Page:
A new international airline hub with four runways will prevent a repetition of the disruption of last weekend's flights at Ninoy Aquino International Airport, which affects thousands of travelers around the world, according to the head of the country's largest conglomerate.
At the same time, the $ 15 billion "aerotropolis" that San Miguel Corp. want to build in Bulacan, stimulate the development north of Metro Manila and the congested car traffic in the always superfluous arteries of the capital, said company chairman Ramon S. Ang. .
"Together with the ongoing MRT-7 project, people can live and work in an area with more affordable real estate prices, and reach Edsa in 25 minutes with their train service," he said, referring to the ongoing Metro Rail Transit line 7 project-a forensic rail system running from Quezon City to Bulacan.
The privately funded airport complex takes six years to complete from the moment the project breaks ground and will not include government guarantees, according to the project documents that the researcher sees.
It will rise on an area of 2,500 hectares directly north of Navotas along the coastline of the Bay of Manila, which the conglomerate has acquired in recent years.
Nowadays, economists estimate that air traffic congestion at 70-year-old Naia airlines costs as much as P1.1 billion a year in losses for fuel and operating costs. This is expected to rise to P3.8 billion per year in 2020.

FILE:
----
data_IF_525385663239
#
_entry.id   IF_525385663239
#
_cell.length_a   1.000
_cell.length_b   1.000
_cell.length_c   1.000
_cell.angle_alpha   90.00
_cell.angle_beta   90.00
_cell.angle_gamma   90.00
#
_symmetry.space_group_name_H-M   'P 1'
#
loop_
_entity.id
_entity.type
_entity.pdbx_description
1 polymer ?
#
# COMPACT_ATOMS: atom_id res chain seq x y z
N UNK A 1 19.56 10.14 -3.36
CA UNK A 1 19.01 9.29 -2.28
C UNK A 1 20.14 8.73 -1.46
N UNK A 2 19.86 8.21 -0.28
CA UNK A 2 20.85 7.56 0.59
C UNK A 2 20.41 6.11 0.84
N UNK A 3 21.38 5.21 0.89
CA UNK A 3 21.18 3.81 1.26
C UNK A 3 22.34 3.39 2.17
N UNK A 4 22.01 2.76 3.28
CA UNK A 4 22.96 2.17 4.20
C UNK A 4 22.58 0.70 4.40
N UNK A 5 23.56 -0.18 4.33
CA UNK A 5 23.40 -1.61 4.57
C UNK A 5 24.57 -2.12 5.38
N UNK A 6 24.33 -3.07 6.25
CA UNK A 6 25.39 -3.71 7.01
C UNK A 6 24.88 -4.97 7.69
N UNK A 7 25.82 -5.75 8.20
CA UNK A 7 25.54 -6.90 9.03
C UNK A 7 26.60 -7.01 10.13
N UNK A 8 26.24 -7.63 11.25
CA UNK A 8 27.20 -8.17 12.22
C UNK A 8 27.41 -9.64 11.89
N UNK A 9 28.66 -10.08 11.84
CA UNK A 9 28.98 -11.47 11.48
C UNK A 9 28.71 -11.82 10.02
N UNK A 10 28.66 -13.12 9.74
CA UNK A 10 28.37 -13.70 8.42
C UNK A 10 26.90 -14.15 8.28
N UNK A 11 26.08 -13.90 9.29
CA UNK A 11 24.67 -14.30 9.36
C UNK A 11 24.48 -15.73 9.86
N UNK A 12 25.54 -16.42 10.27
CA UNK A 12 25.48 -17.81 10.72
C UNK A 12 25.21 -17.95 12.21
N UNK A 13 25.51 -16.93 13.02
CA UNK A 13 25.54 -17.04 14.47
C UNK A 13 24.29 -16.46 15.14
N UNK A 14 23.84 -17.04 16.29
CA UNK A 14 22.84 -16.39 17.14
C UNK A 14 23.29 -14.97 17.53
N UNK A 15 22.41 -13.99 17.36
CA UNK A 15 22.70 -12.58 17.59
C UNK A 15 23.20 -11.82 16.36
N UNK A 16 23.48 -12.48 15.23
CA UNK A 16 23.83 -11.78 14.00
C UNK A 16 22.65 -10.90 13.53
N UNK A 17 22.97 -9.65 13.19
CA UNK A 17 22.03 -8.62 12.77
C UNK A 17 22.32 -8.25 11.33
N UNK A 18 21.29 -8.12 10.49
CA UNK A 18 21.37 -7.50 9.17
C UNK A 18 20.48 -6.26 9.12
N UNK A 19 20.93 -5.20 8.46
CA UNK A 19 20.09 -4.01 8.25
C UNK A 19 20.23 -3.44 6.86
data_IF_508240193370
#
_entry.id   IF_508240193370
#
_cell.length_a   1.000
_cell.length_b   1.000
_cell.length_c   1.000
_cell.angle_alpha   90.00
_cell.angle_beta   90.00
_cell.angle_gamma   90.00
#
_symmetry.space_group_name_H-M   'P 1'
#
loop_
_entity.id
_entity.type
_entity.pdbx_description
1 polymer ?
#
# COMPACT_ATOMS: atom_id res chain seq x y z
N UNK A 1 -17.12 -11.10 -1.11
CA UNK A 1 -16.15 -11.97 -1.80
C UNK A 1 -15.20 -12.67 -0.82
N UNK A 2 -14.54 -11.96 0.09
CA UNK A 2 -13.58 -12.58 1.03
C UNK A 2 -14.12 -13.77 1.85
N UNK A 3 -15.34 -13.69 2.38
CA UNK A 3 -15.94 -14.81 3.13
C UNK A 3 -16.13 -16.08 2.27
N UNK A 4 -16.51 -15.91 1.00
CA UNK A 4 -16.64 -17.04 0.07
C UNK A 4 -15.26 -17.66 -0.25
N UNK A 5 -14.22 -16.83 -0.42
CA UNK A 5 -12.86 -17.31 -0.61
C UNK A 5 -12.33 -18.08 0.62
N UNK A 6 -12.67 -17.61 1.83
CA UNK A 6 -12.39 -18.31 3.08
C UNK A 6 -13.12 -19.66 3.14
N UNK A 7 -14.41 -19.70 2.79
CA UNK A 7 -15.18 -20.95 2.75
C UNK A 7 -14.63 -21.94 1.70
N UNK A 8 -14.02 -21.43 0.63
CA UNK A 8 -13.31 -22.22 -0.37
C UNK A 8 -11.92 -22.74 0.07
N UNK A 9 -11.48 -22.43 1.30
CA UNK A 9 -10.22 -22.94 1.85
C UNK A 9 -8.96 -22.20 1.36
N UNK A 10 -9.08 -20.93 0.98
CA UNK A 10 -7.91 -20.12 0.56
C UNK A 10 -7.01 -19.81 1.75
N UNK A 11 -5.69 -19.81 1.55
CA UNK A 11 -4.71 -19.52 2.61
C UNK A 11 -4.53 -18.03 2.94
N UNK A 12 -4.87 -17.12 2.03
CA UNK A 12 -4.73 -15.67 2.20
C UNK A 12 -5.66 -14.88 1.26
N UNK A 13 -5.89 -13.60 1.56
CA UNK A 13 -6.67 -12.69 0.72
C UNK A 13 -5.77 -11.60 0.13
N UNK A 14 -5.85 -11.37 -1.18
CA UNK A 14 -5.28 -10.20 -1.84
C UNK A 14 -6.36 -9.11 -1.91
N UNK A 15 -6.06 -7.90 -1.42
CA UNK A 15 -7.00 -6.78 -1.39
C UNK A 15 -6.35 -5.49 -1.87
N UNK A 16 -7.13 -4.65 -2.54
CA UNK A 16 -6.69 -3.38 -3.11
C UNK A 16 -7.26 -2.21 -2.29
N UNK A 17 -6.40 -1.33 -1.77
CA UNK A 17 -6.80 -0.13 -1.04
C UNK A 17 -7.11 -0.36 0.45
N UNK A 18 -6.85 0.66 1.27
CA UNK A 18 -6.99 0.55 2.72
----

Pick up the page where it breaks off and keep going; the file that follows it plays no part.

Meanwhile, an estimated P2.8 billion passenger productivity is lost annually as a result of delays in the current Naia passenger volumes. It is expected that this will lead to annual productivity losses of P11 billion per year at the current rate at which passenger traffic is growing in the country's main aviation hub.
San Miguel said that the proposed airport – in addition to not being dependent on public funding – would be able to accommodate 200 million passengers per year, and will be accessible from Metro Manila, north and south Luzon via several highways. The first two runways will be operational in five years, while two others will be completed in the sixth year.
According to the proposal, the project must be transferred to the government at the end of a 50-year concession period.
As a bonus, Ang said the conglomerate would also help to address Bulacan's perennial flood problem by creating an overflow that could drain excess water from the increasingly deforested Angat and Ipo dam water systems directly to the Manila Bay.
"This will solve the floods that have been in many areas of the province for many years," he said.
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